WASHINGTON – On the occasion of Turkmenistan’s Independence Day, demonstrators gathered in front of the Turkmen Embassy in Washington, D.C. on October 28 to draw attention to the country's abysmal record on media freedom.
The imprisonment of RFE/RL contributor Saparmamed Nepeskuliev, held incommunicado since July, 2015, was among the cases championed during the rally organized by the media advocacy group Reporters Without Borders (RSF). An RSF representative called on Turkmen authorities “to make [Nepeskuliev’s] whereabouts known, and release him immediately so that he can return to be with his family.” RFE/RL President Thomas Kent has called Nepeskuliev’s imprisonment “outrageous and thoroughly inhumane,” while seven U.S. Congressmen, led by Rep. Adam Schiff (R-CA), urged Nepeskuliev's release in a July 2016 letter to Turkmen President Gurbanguly Berdymukhammedov.
Nepeskuliev began working for RFE/RL's Turkmen Service in 2015, boldly producing video reports documenting decrepit infrastructure, financial hardship, economic inequality, and depressed schools in the country’s western region.
He disappeared on July 7, 2015 in Turkmenistan’s Caspian Sea resort city of Avaza, and was held incommunicado before a Turkmen court, in a closed session on August 31, 2015, sentenced him to three years in prison on narcotics charges that rights groups believe were fabricated in retaliation for his reporting.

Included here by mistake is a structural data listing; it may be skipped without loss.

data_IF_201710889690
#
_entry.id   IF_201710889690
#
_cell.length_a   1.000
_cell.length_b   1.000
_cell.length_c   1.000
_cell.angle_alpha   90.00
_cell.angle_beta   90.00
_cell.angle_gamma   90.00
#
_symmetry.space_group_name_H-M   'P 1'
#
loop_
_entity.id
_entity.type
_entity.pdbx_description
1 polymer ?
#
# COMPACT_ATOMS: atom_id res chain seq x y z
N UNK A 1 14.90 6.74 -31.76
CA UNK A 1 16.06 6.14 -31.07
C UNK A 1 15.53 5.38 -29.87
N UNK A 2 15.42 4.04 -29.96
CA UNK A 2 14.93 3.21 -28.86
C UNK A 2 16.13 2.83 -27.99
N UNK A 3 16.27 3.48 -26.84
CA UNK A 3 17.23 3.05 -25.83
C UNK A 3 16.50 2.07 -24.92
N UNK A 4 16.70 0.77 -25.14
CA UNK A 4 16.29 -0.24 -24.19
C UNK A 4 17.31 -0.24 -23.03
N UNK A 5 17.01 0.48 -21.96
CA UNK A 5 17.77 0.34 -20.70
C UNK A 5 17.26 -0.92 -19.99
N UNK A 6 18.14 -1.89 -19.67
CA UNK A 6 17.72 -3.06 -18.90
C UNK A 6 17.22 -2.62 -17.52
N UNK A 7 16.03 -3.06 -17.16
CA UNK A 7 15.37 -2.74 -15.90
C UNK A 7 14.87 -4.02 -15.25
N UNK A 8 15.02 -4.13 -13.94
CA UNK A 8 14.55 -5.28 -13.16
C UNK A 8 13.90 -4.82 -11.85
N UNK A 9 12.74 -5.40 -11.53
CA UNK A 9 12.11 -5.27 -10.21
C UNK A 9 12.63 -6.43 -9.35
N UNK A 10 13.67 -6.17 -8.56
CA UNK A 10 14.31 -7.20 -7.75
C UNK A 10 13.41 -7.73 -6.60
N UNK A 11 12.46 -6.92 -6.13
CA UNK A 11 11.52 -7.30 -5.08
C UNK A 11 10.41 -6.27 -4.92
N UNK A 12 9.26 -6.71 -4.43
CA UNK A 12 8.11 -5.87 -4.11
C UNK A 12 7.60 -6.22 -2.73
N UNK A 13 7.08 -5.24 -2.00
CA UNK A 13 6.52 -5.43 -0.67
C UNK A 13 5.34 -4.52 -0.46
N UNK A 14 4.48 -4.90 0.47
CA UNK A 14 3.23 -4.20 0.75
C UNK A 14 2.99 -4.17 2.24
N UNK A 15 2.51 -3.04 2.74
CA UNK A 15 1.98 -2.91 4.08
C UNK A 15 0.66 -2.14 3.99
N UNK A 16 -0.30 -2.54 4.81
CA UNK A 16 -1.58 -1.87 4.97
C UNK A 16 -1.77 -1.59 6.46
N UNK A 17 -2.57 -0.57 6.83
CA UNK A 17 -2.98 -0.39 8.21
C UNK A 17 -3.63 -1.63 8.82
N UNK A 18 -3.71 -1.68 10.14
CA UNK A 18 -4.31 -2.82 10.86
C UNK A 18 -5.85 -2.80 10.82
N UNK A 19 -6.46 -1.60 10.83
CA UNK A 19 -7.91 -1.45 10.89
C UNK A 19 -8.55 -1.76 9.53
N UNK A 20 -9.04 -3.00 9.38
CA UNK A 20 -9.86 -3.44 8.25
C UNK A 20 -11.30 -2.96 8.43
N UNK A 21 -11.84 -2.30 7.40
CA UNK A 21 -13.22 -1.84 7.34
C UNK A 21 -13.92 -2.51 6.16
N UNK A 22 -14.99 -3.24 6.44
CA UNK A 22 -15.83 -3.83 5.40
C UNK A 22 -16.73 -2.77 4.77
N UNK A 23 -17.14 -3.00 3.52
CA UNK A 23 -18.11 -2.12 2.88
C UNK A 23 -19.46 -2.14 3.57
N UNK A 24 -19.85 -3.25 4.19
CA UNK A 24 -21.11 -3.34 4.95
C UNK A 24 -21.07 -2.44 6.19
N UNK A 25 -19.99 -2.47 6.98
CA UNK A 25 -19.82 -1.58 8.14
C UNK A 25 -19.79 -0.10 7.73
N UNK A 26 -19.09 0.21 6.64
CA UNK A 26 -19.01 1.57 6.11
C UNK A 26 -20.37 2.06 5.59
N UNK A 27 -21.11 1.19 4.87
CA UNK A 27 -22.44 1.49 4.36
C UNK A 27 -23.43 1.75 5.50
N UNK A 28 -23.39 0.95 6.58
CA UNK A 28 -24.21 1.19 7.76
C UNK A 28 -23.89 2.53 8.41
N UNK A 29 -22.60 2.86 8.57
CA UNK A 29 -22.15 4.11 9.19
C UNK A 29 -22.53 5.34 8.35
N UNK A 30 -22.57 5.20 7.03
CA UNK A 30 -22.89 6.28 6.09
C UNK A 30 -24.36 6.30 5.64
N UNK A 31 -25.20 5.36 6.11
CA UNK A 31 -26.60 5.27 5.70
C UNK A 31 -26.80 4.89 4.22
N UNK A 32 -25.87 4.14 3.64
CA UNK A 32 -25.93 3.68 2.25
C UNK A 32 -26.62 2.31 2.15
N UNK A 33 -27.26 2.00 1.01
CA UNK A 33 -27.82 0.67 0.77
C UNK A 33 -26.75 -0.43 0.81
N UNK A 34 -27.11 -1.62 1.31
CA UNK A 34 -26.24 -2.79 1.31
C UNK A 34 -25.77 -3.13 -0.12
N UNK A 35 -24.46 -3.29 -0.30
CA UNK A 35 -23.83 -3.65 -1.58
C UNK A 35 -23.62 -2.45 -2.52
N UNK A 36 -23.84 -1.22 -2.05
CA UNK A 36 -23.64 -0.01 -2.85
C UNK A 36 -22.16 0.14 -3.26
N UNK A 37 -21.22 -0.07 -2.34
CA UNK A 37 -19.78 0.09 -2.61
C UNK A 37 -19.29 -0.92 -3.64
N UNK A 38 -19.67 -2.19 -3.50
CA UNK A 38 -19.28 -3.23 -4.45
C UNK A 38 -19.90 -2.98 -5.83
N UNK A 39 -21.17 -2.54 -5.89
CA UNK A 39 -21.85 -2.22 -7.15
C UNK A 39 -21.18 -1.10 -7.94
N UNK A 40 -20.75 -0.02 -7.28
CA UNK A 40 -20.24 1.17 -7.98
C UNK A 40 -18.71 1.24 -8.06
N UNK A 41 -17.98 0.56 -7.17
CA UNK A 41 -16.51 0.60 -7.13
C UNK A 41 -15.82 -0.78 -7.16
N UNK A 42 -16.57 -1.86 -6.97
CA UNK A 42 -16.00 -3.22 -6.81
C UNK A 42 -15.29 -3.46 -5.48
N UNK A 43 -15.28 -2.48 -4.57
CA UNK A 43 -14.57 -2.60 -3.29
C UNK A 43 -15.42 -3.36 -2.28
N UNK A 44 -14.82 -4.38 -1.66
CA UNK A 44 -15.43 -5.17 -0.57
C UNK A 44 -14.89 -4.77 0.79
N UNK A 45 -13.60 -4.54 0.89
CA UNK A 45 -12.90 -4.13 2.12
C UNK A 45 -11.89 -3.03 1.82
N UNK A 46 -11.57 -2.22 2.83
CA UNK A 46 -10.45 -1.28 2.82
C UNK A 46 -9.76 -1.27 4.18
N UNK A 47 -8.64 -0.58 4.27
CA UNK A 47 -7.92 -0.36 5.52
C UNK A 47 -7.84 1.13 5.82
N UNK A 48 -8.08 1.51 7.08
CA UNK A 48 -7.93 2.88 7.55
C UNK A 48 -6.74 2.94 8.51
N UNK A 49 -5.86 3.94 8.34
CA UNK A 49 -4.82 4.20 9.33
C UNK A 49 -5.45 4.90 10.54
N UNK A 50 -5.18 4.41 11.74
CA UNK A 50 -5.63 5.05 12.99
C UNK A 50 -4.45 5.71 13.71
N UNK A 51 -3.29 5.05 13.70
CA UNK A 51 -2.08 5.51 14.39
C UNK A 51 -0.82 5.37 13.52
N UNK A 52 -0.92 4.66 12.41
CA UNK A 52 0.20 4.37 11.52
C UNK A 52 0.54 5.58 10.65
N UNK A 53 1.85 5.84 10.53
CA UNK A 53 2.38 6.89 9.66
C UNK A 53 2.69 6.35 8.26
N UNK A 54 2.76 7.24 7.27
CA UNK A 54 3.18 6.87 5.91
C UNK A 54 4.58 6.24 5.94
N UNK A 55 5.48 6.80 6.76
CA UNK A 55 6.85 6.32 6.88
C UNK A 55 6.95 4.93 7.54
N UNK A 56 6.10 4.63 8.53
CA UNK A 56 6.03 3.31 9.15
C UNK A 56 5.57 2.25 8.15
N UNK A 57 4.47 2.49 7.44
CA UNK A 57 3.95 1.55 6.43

In an incident earlier this month, veteran Turkmen Service freelancer Soltan Achilova was questioned and then physically attacked by plainclothes men she believed to be from the state security service while taking photos of persons queuing outside of a shop in the capital, Ashgabat.
In 2006, Ogulsapar Muradova, a correspondent for RFE/RL and VOA, died under unexplained circumstances in a Turkmen prison. RFE/RL has neither a bureau nor accredited journalists in Turkmenistan, and its website is permanently blocked, obliging visitors to use proxy servers to access the site. Stringers and freelancers have long been subject to surveillance, but beginning in 2014, and coinciding with a dramatic rise in the Turkmen Service's online traffic, authorities intensified their pressure on correspondents, targeting them and their family members to interrogations, public denunciations, false criminal accusations, and incommunicado detentions.
In the twelve months to August 2016, the Service’s website logged an average of nearly 630,000 visits and one million page views per month, while its Facebook page has more than 162,000 fans.
Turkmenistan is consistently ranked as one of the worst violators of press freedom by media monitoring groups, including Freedom House and RSF.